We had a comment on there - probably a month or so ago - a gal who said ... she just admitted, "I’m very overweight. I really need to lose weight and I think this is the best way to do it. Any suggestions?" I think hardly a day goes by where we don’t get at least one new person.
GELLERMAN: What kind of reaction do you get from talking to other truckers about your rides?
GRENERTH: So, most of the time it’s very, very positive. And they immediately go, "You know, that would be great - to get away from the truck stop, and that would be some exercise," because it’s low impact. And that’s what a lot of drivers need because they’re in poor shape to begin with - it’s not like they can just start, you know, running marathons.
And as a matter of fact, that brings up one point: the people who are going to be listening to Living on Earth, probably not going to be 100 percent truck drivers. But the likelihood that they know someone who is a truck driver, that’s huge, because of all the drivers we do have in this country. And if they could pass the word on and say: "Hey, have you ever thought about doing this?" and give them that resource; that would be most awesome. If people could do that, that would be great!
GELLERMAN: Scott, before I let you go, you’ve got to tell us your name: Grenerth. I’ve never heard somebody with the name Grenerth.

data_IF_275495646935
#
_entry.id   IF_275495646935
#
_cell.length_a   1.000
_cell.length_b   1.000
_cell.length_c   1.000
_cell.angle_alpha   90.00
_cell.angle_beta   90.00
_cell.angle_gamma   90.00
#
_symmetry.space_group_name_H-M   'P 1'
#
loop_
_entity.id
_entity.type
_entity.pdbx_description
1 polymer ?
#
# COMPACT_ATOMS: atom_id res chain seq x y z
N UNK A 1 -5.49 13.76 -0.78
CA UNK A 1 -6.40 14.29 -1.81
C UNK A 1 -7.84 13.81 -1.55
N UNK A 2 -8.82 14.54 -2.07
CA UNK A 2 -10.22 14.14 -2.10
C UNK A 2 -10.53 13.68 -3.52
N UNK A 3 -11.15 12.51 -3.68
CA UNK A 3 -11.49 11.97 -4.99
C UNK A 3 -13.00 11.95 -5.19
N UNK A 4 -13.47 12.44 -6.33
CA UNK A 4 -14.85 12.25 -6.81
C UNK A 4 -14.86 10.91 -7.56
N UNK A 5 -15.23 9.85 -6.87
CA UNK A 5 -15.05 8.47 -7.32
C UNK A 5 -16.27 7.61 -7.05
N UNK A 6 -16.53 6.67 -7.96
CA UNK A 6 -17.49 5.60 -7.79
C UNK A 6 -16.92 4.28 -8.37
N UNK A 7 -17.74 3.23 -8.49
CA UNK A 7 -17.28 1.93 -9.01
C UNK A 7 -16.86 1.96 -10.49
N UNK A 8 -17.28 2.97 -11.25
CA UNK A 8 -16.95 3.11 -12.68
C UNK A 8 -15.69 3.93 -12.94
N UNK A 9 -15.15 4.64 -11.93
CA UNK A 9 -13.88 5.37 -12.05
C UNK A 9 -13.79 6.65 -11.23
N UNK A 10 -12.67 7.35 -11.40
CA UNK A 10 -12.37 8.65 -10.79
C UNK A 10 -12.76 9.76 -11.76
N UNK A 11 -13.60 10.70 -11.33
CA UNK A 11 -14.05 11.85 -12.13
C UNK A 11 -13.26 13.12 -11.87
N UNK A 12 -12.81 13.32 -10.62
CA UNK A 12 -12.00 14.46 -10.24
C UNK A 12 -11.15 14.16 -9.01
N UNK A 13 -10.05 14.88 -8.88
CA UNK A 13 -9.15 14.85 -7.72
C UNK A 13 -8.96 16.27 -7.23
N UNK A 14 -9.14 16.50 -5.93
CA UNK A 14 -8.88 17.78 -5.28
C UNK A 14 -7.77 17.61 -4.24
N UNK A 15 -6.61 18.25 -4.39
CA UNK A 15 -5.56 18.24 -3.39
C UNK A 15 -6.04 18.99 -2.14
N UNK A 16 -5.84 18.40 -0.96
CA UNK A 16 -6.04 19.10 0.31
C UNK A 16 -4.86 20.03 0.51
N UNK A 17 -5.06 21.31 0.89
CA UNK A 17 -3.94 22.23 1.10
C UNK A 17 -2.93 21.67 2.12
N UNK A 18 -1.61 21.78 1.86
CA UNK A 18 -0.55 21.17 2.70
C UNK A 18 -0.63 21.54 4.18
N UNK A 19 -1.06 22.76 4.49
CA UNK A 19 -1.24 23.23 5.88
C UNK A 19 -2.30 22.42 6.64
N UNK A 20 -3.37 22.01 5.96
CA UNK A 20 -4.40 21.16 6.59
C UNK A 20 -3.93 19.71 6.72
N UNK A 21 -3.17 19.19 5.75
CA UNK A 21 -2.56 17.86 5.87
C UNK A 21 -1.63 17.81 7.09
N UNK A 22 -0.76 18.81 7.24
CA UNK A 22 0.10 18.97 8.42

GRENERTH: There’s a reason for that - my wife and I are the first Grenerths that there are. I’ve worked in the field of environmental education and I still volunteer in that field. So when we got married on Earth Day in 1995, at a cave in a state park in Ohio, that’s the name we took on. It is Grenerth.
GELLERMAN: Scott Grenerth is a long-haul trucker operating out of Ohio. For links to his website and Facebook page, check us out at LOE dot org. Hey, Scott…
GELLERMAN: Keep on biking!
GRENERTH: I will. You bet. Absolutely!
Scott Grenerth’s trucking cyclist page
GELLERMAN: On the next Living on Earth: the artist Christo plans to spend 50 million dollars covering the Arkansas river in fabric.
CHRISTO: Nobody can own this project. Nobody can charge tickets for this project. Even myself, I do not own this project. All our projects, they're irrational and totally useless, but they cannot be bought.
GELLERMAN: But Christo’s artistic statement, “Over the River” isn’t through the woods just yet - his environmental impact statement needs federal approval. That's next time on Living on Earth.
[SFX – CD: “Windchimes in the Rain” King Tet ® Productions, Ltd. © 2004]
GELLERMAN: We leave you this week in California, during a mid-night rainstorm. Eric Van der Wyk recorded this California rainstorm for a CD he calls “Wind Chimes in the Rain.”
[SOUNDS OF WINDCHIMES IN HEAVY RAIN BECOME LOUDER AND QUIETER]
GELLERMAN: Living on Earth is produced by the World Media Foundation. Our crew includes Bobby Bascomb, Eileen Bolinsky, Helen Palmer, Jessica Ilyse Smith, and Ike Sriskandarajah, with help from Sarah Calkins, Gabriela Romanow and Sammy Sousa. Our interns are Raphaella Bennin and Jack Rodolico. Jeff Turton is our technical director. Alison Lirish Dean composed our themes. You can find us anytime at LOE dot org – and while you're online, check out our sister program, Planet Harmony. Planet Harmony welcomes all and pays special attention to stories affecting communities of color. Log on and join the discussion at myplanetharmony dot com. And don’t forget to check out the Living on Earth Facebook page. It’s PRI’s Living on Earth. Steve Curwood is our executive producer. I'm Bruce Gellerman. Thanks for listening!